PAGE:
INDEPENDENCE -- Joshua Millsap and other bystanders pulled two children from the Willamette River on Wednesday during the Western Days celebration at Riverview Park.
Millsap was working in the Glow Shop booth near the carnival area along the riverfront. He said he heard screaming coming from the river, but like others nearby didn't know if the cries were in distress or play.
It soon became obvious to Millsap that two children in the water were scared and couldn't get back to shore.
"They started getting swept downstream by the current, so I ran down to the bank and jumped in," said Millsap, an Independence resident. "I got the little girl, but the little boy was further away. He floated downstream aways further but some other guys jumped in and pulled him out.
"By the time I pulled the girl out, I was pretty winded. The kids were scared, and their parents weren't anywhere to be to found."
By the time the children were safely back on shore, other bystanders had alerted police.
Sgt. Pete Roy of the Independence Police Dapartment said, "We received a call from one of our officers who was patrolling down there. Someone came up to him and said that two kids had gone into the river, but by the time we got there they were already on shore. They were about 8 and 10 years old."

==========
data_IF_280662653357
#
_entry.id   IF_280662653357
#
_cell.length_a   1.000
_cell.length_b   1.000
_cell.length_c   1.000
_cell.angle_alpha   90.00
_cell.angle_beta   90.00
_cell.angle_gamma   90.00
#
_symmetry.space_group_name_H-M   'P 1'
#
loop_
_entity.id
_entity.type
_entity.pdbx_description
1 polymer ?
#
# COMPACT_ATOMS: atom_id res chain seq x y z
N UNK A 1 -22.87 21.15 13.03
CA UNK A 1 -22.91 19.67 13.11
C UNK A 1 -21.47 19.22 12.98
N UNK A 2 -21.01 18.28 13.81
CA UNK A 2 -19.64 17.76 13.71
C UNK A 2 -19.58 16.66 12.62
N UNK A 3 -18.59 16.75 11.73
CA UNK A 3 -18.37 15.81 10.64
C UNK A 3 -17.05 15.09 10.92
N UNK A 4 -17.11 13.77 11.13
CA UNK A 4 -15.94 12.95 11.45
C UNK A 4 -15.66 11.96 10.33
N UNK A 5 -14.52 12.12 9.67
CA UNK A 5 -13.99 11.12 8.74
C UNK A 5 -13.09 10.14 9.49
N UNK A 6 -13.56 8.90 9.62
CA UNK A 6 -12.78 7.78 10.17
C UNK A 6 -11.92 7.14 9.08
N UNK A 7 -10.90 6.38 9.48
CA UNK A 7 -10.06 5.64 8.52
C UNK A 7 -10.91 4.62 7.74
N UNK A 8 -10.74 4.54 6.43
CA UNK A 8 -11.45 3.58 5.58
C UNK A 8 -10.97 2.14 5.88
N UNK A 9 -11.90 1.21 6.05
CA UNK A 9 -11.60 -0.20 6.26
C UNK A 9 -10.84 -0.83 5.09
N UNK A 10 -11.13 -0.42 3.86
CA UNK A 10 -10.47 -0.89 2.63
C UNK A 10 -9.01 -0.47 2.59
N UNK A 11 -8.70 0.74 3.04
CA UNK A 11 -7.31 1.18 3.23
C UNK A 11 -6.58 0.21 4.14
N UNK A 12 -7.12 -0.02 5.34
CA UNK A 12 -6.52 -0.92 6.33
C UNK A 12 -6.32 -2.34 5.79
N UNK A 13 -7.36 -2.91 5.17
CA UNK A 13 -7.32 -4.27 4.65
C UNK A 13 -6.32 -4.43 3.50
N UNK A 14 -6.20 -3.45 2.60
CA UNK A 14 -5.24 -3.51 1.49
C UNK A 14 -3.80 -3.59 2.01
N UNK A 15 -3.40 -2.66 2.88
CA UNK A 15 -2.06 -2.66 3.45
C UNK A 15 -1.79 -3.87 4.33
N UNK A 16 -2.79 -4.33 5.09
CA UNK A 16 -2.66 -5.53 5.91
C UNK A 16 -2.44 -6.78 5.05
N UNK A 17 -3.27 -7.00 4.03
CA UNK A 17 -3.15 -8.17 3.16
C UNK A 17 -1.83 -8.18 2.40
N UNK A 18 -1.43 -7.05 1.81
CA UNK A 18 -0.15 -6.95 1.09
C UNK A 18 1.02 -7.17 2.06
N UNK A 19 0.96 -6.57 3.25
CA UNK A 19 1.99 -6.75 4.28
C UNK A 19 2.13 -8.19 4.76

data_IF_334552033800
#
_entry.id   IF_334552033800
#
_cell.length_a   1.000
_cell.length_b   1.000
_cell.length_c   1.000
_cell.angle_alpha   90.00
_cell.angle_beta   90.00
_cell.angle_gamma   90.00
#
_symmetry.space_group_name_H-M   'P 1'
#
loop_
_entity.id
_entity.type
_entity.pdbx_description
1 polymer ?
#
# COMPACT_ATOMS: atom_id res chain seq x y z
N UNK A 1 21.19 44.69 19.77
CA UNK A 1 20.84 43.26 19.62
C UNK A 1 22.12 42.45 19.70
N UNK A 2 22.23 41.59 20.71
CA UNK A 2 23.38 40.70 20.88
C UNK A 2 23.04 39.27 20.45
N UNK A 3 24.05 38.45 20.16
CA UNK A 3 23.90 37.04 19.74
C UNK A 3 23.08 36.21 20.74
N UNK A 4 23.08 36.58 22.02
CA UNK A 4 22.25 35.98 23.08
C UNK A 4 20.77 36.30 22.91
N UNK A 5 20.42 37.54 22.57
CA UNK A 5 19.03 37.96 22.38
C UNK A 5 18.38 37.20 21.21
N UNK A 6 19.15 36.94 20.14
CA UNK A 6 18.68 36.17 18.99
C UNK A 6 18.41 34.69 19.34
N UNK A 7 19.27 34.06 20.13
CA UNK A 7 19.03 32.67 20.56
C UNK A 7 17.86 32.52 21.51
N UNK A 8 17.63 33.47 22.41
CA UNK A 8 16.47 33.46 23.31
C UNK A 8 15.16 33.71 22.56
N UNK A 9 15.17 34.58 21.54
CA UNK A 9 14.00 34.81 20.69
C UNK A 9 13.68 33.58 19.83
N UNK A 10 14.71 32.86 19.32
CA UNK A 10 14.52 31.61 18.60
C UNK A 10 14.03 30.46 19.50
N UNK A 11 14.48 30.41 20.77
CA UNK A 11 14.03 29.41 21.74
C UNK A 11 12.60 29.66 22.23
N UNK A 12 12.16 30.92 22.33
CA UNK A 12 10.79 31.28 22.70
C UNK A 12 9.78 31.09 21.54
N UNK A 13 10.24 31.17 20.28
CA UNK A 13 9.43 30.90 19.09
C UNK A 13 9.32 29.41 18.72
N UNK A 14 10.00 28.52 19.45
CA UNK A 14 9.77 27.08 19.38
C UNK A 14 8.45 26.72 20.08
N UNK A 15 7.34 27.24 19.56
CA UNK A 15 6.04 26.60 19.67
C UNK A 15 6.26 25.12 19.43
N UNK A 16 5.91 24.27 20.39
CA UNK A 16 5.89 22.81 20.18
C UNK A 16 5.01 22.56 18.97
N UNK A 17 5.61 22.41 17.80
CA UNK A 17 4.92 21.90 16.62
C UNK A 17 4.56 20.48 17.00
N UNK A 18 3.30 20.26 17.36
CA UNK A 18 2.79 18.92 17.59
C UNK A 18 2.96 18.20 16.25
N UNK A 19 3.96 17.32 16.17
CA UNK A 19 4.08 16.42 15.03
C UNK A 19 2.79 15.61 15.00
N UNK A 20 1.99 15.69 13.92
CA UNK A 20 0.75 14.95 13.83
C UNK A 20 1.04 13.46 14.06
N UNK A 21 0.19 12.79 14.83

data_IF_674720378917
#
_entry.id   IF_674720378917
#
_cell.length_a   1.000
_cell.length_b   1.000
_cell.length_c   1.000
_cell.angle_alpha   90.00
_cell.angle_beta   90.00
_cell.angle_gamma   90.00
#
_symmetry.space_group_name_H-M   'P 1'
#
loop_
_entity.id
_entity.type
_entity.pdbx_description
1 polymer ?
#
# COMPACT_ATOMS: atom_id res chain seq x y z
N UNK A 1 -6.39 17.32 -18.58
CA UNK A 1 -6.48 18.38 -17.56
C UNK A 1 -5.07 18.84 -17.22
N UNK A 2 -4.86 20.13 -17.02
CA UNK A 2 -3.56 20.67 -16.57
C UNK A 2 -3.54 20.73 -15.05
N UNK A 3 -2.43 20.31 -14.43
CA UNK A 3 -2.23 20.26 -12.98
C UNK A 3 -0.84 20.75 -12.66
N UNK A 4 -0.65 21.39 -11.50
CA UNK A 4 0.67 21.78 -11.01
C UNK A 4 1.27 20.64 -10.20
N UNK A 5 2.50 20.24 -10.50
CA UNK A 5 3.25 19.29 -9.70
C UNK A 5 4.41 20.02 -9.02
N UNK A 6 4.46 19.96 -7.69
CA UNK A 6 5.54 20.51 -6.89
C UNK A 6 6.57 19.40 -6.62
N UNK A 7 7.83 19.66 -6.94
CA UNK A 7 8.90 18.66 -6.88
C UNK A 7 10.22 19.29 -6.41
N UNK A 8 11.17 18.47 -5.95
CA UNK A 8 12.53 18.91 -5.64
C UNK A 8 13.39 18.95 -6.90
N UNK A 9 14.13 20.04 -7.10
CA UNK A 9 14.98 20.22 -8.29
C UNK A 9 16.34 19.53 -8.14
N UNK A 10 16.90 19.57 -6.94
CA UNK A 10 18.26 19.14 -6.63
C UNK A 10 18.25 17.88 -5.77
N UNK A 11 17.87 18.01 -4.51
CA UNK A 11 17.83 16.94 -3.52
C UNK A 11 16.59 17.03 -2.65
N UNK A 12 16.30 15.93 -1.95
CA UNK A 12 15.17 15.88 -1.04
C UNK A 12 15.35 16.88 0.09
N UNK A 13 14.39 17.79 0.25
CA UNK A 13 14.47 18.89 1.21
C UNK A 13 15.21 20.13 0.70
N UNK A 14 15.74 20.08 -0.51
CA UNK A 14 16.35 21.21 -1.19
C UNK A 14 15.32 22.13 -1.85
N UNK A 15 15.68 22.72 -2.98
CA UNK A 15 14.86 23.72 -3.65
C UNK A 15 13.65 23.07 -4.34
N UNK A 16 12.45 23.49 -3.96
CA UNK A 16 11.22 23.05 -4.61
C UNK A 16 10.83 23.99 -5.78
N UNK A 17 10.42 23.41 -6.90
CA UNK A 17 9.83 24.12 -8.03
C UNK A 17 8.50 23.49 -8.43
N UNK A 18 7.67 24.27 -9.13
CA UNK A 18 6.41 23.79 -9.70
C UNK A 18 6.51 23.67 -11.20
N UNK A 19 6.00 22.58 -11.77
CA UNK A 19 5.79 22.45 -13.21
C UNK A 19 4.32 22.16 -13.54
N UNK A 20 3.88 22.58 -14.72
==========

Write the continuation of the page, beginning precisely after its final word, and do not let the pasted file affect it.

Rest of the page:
The parents were found, and no official report was filed. Authorities urge parents to not allow their children to play in or near the water unattended, and to not let their child play in any open body of water (rivers, lakes or the ocean) without a life vest.
According to Safe Kids Worldwide, a child safety advocacy program, drowning is the second leading cause of accidental deaths among children age 14 and under, behind automobile accidents. And it is the leading cause of accidental death among children ages 1 to 4.
About 3,300 fatal drownings are reported in the United States in annually, according to the Center for Disease Control, which keeps statistics for accidental deaths. That averages out to nine people per day.
For every child 14 years and younger who dies from drowning, five receive emergency care for "nonfatal submersions" -- often lead to brain damage and serious physical impairments.